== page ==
Karl-Erik Hermansson and his daughter Ebba are celebrating their 65th and 40th birthdays with the one big family get together. The party is to take place in the quiet little Swedish town of Kymlinge before Karl-Erik and his wife Rosemarie pull up sticks and move to Spain. Both have recently retired from teaching.
Dark impressions are formed almost immediately when in the very first chapter Rosemarie starts having thoughts about killing her husband or herself. It seems one of them must die. However, these messages are conveyed in speech bubbles above two fat little birds that Rosemarie is watching. Yes, you could say that Rosemarie may have some issues, and yet she is not the only one in the family with problems.
Right from the word go, you could cut the tension with a knife. Robert, Karl-Erik’s son, has become infamous after being filmed masturbating on a reality tv show, a show with millions of viewers, in which the goal of the contestants is to become pregnant. Nobody is prepared to broach the subject that they all know is on everybody’s mind. It is in fact the reason that Karl-Erik and his wife, shamed and embarrassed, are moving to Spain.
Other family members include daughters Ebba, with her husband and two sons, and Kristina, and her husband and son. Of all the family, Kristina is the only one that cares about Robert’s feelings and is not ashamed and embarrassed along with the rest of the family. In fact, it is obvious to the reader that nobody wants to be at this joint birthday party.
Before the party can even get started, Robert goes missing. Naturally they all think that it must be because of the reality tv incident and so nobody is too concerned. Relief may be a better word to use instead, as his disappearance delays the inevitable looming confrontation with Karl-Erik.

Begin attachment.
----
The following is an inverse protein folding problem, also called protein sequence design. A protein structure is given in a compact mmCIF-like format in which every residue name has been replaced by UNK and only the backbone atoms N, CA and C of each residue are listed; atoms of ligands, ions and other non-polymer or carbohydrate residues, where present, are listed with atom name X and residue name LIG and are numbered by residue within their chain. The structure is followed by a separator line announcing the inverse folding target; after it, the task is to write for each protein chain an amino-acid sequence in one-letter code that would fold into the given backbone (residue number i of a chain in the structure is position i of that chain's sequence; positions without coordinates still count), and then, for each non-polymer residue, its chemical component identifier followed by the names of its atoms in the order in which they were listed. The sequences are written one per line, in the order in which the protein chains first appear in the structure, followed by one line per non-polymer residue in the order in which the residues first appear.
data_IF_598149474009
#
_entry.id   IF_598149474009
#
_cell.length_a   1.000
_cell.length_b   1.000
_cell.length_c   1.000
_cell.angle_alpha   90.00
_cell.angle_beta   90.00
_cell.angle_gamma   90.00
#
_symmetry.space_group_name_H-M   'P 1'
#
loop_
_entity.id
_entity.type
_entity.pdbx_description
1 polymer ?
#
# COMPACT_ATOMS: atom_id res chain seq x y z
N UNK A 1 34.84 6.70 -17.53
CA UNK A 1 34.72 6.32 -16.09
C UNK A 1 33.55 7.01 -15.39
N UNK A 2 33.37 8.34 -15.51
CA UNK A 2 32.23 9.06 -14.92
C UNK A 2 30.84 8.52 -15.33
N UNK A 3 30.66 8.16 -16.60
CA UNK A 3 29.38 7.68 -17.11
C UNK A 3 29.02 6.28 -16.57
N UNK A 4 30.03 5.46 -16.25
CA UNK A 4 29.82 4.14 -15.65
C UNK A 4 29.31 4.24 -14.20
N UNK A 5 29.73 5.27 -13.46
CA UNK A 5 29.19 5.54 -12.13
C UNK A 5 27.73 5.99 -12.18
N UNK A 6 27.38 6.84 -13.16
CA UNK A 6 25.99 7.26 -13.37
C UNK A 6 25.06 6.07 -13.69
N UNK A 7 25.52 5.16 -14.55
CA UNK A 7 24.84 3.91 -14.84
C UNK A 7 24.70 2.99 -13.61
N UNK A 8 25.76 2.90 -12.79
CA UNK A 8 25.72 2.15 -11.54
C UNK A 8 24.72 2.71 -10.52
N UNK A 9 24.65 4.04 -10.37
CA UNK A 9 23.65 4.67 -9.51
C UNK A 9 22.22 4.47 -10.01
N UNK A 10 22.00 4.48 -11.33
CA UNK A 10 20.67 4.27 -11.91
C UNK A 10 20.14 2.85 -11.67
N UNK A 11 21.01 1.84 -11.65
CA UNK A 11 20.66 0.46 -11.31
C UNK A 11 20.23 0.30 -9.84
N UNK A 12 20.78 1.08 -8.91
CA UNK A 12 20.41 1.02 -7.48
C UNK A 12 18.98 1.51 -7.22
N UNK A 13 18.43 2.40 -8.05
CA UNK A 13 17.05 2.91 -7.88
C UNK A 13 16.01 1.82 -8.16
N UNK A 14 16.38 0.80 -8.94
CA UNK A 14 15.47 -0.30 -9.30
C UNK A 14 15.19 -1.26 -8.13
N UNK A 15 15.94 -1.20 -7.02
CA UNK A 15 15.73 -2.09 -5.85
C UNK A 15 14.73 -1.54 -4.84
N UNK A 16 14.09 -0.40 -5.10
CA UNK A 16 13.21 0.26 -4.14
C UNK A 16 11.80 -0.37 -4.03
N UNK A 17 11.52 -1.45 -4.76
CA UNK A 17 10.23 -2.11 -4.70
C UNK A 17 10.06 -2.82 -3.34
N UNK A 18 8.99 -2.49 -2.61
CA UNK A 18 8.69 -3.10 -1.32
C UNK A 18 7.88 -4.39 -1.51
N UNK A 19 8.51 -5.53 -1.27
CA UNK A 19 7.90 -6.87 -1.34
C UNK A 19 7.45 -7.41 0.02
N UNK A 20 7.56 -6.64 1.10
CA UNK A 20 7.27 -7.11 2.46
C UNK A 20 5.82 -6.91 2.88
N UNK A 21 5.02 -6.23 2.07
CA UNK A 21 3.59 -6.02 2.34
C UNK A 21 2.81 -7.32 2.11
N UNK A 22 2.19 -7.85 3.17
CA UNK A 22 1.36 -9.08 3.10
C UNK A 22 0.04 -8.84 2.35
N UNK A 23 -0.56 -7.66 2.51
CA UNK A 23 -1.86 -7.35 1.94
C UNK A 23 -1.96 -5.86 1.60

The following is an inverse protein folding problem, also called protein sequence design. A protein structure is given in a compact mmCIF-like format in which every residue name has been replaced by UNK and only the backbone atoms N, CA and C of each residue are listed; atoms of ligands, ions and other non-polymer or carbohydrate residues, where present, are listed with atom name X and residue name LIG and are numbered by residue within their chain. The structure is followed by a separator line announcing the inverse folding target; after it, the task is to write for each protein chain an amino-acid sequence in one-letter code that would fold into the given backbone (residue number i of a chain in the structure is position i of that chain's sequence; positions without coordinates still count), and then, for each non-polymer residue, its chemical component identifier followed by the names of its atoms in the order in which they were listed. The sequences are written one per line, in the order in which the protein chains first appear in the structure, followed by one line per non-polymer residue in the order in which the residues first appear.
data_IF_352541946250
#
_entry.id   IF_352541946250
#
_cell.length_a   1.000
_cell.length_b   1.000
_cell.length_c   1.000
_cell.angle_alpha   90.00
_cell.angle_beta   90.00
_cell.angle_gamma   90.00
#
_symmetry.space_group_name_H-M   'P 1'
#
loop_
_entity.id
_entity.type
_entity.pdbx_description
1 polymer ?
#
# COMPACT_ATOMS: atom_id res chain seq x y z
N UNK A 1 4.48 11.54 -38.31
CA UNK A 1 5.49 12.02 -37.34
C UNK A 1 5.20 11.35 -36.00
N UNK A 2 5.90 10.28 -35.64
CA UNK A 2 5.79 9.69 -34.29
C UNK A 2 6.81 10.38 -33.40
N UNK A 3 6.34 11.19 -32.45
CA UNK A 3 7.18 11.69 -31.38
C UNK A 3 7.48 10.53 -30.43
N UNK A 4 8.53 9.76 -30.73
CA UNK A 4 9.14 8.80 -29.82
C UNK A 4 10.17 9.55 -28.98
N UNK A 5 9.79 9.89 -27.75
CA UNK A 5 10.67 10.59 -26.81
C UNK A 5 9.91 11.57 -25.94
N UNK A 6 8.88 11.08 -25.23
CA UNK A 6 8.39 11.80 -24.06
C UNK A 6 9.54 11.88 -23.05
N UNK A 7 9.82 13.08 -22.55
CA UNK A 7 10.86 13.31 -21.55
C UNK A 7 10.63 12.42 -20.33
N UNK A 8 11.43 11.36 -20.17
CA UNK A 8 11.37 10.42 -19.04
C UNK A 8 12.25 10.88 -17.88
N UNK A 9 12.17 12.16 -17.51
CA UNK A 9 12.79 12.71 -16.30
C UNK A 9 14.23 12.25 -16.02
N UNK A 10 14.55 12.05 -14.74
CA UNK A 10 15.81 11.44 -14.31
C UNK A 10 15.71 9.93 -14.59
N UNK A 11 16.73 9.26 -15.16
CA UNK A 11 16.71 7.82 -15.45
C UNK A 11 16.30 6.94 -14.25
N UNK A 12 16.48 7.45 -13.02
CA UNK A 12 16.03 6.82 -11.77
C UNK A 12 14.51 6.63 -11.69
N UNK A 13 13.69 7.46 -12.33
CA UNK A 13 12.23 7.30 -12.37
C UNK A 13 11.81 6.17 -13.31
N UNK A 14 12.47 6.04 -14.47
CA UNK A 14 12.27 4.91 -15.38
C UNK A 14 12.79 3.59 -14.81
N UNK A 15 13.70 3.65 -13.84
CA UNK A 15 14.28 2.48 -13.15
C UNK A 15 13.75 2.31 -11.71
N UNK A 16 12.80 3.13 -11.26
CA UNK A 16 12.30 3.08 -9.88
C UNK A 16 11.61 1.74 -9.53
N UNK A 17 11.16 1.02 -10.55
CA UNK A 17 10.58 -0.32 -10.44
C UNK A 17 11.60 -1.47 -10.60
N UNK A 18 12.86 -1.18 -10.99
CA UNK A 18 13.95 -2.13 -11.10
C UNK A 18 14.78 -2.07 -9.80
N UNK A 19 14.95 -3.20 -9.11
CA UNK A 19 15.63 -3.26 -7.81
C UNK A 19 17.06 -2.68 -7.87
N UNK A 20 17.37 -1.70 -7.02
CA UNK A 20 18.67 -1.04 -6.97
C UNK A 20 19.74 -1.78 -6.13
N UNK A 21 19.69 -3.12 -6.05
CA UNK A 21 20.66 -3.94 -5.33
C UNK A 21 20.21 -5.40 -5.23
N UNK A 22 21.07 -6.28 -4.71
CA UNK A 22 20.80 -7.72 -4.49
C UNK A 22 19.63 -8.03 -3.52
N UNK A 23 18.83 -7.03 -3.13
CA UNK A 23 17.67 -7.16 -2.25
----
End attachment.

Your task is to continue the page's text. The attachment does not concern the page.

However, things turn darker again when Henrick, the grandson also disappears the next night after the dinner.
When both fail to return, Inspector Gunner Barbarotti finally makes an entrance (I was starting to think I was reading the wrong book). Barbarotti takes the case, and the reader gets to read a wonderful character. Barbarotti, has a subtle dark humour, a sharp wit, and can be very confrontational. He is trying to ascertain whether God exists or not by using his own unique point system. He awards God points for answering prayers, taking points away when he doesn’t. Some of his conversations with God over this system are hilarious.
Barbarotti struggles, with any leads always ending in dead ends or brick walls. The narrative twists and turns as he tries to find what has happened to the missing men.
I have not read much Scandinavian Noir and with books translated into English you always wonder if the translator has been able to capture the author’s style. It may be one thing to tell the story, but to copy how the author wants to tell the story, to do justice to the author’s flair is another point. I am happy to say that I am sure that this translator has done a brilliant job.
This is a wonderful, dark, humorous, crime novel that will leave you guessing till the end. It is the first in a series of five and I will be reading all five for sure.
A big thankyou to Nat K for inviting me to read this along with the other members of the Darkest Day Buddy read group.
Håkan Nesser is a Swedish author and teacher who has written a number of successful crime fiction novels. He has won Best Swedish Crime Novel Award three times, and his novel Carambole won the Glass Key award in 2000. His books have been translated from Swedish into numerous languages.
Håkan Nesser was born and grew up in Kumla, and has lived most of his adult life in Uppsala. His first novel was published in 1988, but he worked as a teacher until 1998 when he became a full-time author. In August, 2006, Håkan Nesser and his wife Elke moved to Greenwich Village in New York.